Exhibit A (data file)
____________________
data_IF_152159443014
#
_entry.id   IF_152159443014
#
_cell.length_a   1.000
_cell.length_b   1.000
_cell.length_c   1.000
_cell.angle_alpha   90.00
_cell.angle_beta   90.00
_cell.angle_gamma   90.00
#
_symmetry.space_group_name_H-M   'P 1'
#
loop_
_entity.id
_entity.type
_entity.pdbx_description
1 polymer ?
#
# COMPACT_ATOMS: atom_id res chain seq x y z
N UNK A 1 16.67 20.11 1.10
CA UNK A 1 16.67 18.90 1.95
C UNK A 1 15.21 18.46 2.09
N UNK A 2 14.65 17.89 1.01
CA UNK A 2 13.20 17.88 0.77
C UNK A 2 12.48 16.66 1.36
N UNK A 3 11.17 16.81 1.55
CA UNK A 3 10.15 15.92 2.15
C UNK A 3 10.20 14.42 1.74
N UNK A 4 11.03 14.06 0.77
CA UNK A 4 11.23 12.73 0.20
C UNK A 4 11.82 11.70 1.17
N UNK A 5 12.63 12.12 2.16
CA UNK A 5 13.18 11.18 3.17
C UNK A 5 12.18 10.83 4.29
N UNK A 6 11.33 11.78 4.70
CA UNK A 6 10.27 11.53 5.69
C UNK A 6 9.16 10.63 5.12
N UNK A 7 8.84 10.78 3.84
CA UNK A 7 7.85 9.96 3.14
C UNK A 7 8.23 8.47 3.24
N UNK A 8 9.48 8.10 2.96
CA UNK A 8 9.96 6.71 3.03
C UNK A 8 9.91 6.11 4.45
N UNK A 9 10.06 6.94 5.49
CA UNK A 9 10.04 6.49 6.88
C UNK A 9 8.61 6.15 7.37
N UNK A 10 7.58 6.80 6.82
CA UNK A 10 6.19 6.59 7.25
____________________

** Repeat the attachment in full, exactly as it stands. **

data_IF_152159443014
#
_entry.id   IF_152159443014
#
_cell.length_a   1.000
_cell.length_b   1.000
_cell.length_c   1.000
_cell.angle_alpha   90.00
_cell.angle_beta   90.00
_cell.angle_gamma   90.00
#
_symmetry.space_group_name_H-M   'P 1'
#
loop_
_entity.id
_entity.type
_entity.pdbx_description
1 polymer ?
#
# COMPACT_ATOMS: atom_id res chain seq x y z
N UNK A 1 16.67 20.11 1.10
CA UNK A 1 16.67 18.90 1.95
C UNK A 1 15.21 18.46 2.09
N UNK A 2 14.65 17.89 1.01
CA UNK A 2 13.20 17.88 0.77
C UNK A 2 12.48 16.66 1.36
N UNK A 3 11.17 16.81 1.55
CA UNK A 3 10.15 15.92 2.15
C UNK A 3 10.20 14.42 1.74
N UNK A 4 11.03 14.06 0.77
CA UNK A 4 11.23 12.73 0.20
C UNK A 4 11.82 11.70 1.17
N UNK A 5 12.63 12.12 2.16
CA UNK A 5 13.18 11.18 3.17
C UNK A 5 12.18 10.83 4.29
N UNK A 6 11.33 11.78 4.70
CA UNK A 6 10.27 11.53 5.69
C UNK A 6 9.16 10.63 5.12
N UNK A 7 8.84 10.78 3.84
CA UNK A 7 7.85 9.96 3.14
C UNK A 7 8.23 8.47 3.24
N UNK A 8 9.48 8.10 2.96
CA UNK A 8 9.96 6.71 3.03
C UNK A 8 9.91 6.11 4.45
N UNK A 9 10.06 6.94 5.49
CA UNK A 9 10.04 6.49 6.88
C UNK A 9 8.61 6.15 7.37
N UNK A 10 7.58 6.80 6.82
CA UNK A 10 6.19 6.59 7.25